Reaching people in the advertising world is hard. They’re smart, and frankly, they’ve seen it all.
Our goal was to get their attention (which, according to Adweek, we did), so rather than delivering a single message to a huge audience, we delivered a huge message to a single person — one top creative from some of America’s best agencies. We thought: if you want to get a creative director’s attention, you put up a subway poster outside the train she rides every day. Or, you spend $7,490 for a wallscape on his morning commute.
So, we bought billboards, subway posters, and window space in vacant buildings. We worked with street vendors who were nice enough to hand out posters for us. Every ad was positioned to be seen by our target audience of one — along their commute, outside their office, and even on their office.
It's safe to say our little (edit: big) stunt turned some heads. A selfie from Gerry Graf. Dozens of responses from Grey staffers. Shoutouts from ad people around the world. We even got the attention of Adweek.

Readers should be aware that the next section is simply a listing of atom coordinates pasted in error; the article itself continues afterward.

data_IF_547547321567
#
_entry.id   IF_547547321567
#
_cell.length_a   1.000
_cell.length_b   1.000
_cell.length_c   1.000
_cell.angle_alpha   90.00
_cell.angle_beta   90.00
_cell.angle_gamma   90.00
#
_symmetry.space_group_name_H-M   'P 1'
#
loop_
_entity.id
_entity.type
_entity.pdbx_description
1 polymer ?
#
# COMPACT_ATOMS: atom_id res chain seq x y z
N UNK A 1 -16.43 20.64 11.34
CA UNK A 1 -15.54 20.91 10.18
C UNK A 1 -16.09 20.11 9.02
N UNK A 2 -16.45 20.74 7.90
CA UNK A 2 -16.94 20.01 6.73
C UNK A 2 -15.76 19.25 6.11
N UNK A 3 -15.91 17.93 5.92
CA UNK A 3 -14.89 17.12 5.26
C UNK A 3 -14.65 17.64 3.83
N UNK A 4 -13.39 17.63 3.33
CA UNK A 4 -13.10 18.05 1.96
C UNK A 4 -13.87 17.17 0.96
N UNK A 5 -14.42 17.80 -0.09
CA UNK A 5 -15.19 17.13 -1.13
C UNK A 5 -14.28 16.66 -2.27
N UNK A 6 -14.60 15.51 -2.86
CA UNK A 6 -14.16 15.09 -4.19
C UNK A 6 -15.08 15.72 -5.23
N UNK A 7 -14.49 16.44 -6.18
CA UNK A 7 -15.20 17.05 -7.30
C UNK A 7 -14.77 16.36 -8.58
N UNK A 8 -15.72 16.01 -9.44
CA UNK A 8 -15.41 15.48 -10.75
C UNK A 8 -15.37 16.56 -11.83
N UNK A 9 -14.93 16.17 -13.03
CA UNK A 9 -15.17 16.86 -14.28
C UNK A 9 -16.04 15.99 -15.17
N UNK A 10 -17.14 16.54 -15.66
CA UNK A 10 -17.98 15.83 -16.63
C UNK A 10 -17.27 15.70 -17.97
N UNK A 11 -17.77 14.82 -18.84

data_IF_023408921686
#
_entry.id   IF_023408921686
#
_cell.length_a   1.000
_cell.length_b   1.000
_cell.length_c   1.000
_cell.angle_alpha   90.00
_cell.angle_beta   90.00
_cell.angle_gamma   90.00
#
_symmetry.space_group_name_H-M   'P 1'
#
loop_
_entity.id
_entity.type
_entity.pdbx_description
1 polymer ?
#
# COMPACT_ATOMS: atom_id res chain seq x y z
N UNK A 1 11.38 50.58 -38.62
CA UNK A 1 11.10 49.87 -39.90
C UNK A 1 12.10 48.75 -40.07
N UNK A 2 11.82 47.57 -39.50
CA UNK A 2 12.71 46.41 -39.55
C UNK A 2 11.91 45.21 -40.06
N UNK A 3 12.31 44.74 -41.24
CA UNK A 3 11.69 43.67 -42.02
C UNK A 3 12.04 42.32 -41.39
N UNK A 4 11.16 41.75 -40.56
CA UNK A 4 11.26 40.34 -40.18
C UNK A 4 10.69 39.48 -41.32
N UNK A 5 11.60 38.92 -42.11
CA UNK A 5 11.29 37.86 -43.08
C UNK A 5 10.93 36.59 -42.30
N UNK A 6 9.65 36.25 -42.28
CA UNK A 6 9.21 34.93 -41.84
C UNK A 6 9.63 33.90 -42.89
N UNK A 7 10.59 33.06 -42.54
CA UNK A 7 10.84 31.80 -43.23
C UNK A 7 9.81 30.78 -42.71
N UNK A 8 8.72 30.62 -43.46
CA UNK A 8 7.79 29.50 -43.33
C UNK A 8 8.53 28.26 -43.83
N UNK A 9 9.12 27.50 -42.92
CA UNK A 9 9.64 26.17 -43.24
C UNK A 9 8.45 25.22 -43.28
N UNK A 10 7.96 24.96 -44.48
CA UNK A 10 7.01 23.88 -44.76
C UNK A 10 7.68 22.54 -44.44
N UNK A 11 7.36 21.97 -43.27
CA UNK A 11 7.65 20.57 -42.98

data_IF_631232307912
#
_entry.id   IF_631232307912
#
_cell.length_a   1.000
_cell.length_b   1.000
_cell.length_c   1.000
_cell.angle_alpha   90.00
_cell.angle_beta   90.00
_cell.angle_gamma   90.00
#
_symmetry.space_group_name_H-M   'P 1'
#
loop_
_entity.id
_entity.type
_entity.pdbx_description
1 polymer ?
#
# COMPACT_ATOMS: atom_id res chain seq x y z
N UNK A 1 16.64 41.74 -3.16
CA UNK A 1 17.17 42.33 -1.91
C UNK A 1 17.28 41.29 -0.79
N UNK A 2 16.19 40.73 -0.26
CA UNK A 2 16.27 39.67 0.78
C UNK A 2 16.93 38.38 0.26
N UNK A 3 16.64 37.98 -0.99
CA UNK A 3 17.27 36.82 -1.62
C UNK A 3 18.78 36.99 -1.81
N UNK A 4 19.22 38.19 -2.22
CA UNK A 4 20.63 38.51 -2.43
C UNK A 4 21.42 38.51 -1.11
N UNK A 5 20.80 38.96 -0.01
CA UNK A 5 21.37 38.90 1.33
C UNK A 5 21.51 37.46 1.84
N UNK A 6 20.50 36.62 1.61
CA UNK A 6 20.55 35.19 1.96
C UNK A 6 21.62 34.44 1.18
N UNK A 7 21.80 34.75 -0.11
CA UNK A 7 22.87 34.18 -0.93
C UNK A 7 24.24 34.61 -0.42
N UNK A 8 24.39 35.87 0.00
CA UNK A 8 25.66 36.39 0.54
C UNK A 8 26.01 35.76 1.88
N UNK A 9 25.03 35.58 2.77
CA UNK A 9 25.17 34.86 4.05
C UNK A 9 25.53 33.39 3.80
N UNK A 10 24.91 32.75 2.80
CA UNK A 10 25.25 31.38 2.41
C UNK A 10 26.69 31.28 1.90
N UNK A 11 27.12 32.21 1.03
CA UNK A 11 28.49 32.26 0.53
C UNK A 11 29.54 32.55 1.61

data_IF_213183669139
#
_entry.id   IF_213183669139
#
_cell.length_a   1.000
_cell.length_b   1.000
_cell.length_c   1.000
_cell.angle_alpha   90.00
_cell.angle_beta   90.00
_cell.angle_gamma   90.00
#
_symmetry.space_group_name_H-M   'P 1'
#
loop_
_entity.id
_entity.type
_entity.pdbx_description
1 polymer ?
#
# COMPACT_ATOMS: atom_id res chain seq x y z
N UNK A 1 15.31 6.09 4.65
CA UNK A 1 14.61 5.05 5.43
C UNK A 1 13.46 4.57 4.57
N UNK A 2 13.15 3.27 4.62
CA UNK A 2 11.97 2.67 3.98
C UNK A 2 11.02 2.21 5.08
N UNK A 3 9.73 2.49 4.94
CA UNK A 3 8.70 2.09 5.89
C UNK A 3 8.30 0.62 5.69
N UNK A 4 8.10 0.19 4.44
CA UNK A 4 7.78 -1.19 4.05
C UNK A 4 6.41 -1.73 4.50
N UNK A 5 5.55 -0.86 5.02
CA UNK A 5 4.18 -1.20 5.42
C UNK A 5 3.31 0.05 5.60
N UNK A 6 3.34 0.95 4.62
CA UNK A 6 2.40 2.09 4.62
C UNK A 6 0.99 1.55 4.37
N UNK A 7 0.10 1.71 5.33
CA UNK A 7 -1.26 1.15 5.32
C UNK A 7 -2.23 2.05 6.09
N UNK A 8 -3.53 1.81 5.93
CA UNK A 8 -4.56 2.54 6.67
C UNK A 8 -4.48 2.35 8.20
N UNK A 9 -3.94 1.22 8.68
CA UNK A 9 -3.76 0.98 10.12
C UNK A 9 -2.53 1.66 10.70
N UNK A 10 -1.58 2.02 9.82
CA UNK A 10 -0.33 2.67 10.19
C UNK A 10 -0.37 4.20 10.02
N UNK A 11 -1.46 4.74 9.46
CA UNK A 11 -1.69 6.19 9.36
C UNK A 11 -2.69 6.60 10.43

But we didn’t stop there. We hand-delivered the most recent volume of our in-house publication, Film + Music, and bought coffee for entire agency teams from local coffee shops.
Sure our idea was different and a little bit unconventional, but we wanted advertisers to see that we understand their work. They’re constantly pursuing the ideas that will catch attention, cause emotion, and make people listen. And so are we: http://mscbd.fm/mktls
“I love your ‘favorite person’ poster idea outside of Grey.”
“Right outside my office window. That’s some intense targeting.”
“The best subway poster I've ever seen and I'm not even being biased or anything.”
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